Last week we hosted a webinar on cloud data replication, with a particular focus on Salesforce CRM and Force.com. The level of interest and interaction was amazing. Whether the use case is back-up, compliance or business intelligence, having a flexible and cloud-based approach to cloud data replication is clearly critical to software as a service (SaaS) application and platform success. You can check out the recording here.

Gartner: Data Warehousing at an Inflection Point

A few weeks ago at Informatica‘s annual industry analyst summit, one my favorite tweets was: “Who would have thought that 10 years later data warehousing would still be interesting?”

Well, today Gartner put out the following press release:  Gartner Says Data Warehousing Reaching Its Most Significant Inflection Point Since Its Inception. While there was surprisingly no mention of the impact of cloud computing, the release does make an important point about the shift in the balance of power from database management vendors to data integration vendors:

“Analysts maintain that there is a real opportunity for data integration tools vendors to challenge the database management system (DBMS) vendors as the primary data management architecture, and the DBMS vendors should not underestimate this potential competition.”

Additional information is available in the Gartner report “The State of Data Warehousing in 2011.” The report is available on Gartner’s website at http://www.gartner.com/resId=1533217.

Tapping Into the Value of Your Cloud Application Data

Whether your a sales operations manager, analyst, CRM administrator or information architect, integrating cloud application data with other sources for reporting and analysis across systems has become a critical business requirement. The challenge with traditional data integration approaches is the frequency of change to the cloud application data model. How many new custom fields or objects did you add to Salesforce today? What was IT’s role in the change management process? How long were you willing to wait for your data integration scripts to be updated?

As one Salesforce customer put it in this AppExchange review:

“With a product like Salesforce.com, which gives you so much power to do quick database configuration changes, you need a product like Informatica Cloud to give you that same agility on the data integration side. What good is being able to add a new field in to Salesforce.com in just minutes if it takes months to get the data you want in to that field? For us, Informatica Cloud has all but eliminated that problem.”

Even Informatica’s own IT organization recognized the value of a cloud-based data replication service. According to Peter Vanderhaak,

“Once we realized how robust and easy to use Informatica Cloud could be, the following day we had a replication job moving data into a test data warehouse target – capturing incremental data changes and easily adaptable against an ever changing Salesforce data model. This would have taken weeks of development effort in a constantly changing SFA environment in the middle of a project that was still determining what fields and objects to create. Additionally, the ongoing maintenance would have caused major headaches and increased run-rate costs.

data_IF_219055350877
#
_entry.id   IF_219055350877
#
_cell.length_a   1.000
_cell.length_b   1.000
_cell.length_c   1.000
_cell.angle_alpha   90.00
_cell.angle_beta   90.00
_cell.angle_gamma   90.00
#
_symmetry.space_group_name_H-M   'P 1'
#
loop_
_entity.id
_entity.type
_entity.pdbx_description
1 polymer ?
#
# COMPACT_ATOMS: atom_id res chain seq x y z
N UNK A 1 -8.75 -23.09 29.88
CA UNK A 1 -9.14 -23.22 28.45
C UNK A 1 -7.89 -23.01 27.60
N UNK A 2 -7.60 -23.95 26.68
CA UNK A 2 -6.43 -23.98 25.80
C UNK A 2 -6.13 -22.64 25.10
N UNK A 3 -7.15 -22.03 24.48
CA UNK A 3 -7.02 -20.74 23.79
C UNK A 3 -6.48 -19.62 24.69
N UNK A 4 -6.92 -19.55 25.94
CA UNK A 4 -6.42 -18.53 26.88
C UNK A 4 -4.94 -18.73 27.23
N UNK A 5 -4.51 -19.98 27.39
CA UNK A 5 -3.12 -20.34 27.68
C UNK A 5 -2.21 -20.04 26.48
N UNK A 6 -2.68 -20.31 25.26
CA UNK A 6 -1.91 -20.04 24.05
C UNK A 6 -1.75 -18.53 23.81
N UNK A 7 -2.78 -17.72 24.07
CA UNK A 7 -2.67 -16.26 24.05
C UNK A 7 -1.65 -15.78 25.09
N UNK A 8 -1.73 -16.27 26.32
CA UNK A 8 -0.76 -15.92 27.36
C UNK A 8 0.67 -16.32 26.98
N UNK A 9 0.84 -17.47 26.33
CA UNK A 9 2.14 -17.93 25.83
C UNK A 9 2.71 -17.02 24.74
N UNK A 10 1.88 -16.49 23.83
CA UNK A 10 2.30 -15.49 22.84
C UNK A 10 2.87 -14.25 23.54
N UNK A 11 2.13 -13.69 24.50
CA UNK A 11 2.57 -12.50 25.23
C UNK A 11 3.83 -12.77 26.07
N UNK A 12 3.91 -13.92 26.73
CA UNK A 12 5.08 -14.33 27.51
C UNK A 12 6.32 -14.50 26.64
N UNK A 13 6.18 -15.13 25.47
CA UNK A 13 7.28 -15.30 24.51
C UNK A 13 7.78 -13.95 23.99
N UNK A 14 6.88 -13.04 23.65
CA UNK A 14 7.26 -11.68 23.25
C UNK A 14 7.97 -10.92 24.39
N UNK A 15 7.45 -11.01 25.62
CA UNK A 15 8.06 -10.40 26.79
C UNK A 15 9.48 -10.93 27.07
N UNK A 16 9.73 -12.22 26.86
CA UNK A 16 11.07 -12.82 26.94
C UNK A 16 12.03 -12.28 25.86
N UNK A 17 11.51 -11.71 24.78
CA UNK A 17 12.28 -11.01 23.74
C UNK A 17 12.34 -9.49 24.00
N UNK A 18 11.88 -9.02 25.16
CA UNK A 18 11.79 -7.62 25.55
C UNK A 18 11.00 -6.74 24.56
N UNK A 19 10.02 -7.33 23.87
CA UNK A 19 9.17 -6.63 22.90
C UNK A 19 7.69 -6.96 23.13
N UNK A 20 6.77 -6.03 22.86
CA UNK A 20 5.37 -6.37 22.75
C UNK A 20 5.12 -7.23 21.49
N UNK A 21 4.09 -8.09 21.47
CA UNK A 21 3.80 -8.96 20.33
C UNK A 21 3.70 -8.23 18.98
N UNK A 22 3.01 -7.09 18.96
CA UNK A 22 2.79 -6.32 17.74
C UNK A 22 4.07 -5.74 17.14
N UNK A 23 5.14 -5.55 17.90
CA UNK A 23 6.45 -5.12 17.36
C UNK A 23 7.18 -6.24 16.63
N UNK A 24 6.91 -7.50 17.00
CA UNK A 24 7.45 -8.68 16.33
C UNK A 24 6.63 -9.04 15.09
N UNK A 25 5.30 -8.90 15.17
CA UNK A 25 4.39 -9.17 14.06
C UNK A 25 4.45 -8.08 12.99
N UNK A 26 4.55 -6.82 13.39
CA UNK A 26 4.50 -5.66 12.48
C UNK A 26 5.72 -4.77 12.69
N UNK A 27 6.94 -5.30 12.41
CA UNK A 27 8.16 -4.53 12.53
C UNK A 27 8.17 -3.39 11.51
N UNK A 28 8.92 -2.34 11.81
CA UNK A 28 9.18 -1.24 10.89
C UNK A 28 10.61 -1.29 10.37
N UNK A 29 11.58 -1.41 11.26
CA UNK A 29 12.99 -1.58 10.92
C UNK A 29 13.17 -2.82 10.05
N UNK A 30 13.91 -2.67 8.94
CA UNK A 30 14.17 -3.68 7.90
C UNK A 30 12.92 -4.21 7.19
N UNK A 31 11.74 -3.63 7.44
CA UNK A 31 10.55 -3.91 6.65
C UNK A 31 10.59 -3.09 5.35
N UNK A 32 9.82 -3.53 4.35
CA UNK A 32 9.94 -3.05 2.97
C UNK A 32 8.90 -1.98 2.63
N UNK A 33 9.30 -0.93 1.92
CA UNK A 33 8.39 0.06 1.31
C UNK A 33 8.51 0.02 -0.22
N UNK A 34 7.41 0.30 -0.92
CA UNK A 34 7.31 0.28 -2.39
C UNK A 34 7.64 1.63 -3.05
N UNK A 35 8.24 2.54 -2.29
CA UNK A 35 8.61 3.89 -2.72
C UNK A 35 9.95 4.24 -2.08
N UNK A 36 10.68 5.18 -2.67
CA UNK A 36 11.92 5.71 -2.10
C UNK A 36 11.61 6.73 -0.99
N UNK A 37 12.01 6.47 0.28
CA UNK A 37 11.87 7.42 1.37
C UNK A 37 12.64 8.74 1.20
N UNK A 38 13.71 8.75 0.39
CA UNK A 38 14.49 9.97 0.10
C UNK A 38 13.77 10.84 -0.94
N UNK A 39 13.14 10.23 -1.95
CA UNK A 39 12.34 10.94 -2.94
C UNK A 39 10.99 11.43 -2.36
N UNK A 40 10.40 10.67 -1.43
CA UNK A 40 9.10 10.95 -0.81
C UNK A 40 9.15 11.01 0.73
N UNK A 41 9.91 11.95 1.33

Well today I noticed this 5-star AppExchange review and I thought it was worth sharing:

Isn’t time you looked to see if cloud data replication might help you better tap into the value of your data?

You Can’t Put the Cloud Horse Back in the Barn

Thanks to my friend @rssanborn for tweeting this 2015 Cloud Checklist:

  1. Accept that many cloud providers already are better at security than you are.
  2. Private clouds should not be your end game.
  3. Know how to structure contracts.
  4. Understand the workloads you’re supporting.
  5. Seek coordination (not control) of cloud resources.

#5 in particular caught my attention. It speaks to some of the issues I’ve written about in this post about cloud politics and the role of data integration. I like how the author of the CIO Insight post, Tony Contzer, puts it:

“Those who try to put the kibosh on a business unit’s rogue adoption of cloud services are on the same fruitless path as the CIOs who fought Web browsers and voice over IP.”

The article features a few choice quotes from Gartner‘s Daryl Plummer (see his video interview in this post). He notes:

“Business units are not going to let you take back control. You can’t put the horse back in the barn.”

I was recently interviewed by Leigh Dow at ITToolbox and put it this way:

“With the SaaS model, the business can just go get software, do a trial with a credit card and start adopting and managing SaaS applications autonomously.  What often happens is a spiral of tools manifest in the company and at some point you get “SaaS sprawl.”  No different than what we saw in BI in the Data Warehousing space when data marts popped up and at some point they needed to be consolidated.  It is becoming a huge problem for IT. One customer told me, “we need to get on this cloud train or get run over by it”. Being the “department of no” isn’t an option.


Enter your email address to subscribe to this blog and receive notifications of new posts by email.

Join 4,586 other followers

Follow Me on Twitter

Error: Twitter did not respond. Please wait a few minutes and refresh this page.


Laurie McCabe's Blog

Perspectives on the SMB Technology Market

saastr

thoughts on web services people pay for

hireED4HigherEd

studentforce .... designed by students for students

Richard Seroter's Architecture Musings

Blog Featuring Code, Thoughts, and Experiences with Enterprise Solutions

Kellblog

The official blog of Dave Kellogg

Follow

Get every new post delivered to your Inbox.

Join 4,586 other followers

%d bloggers like this: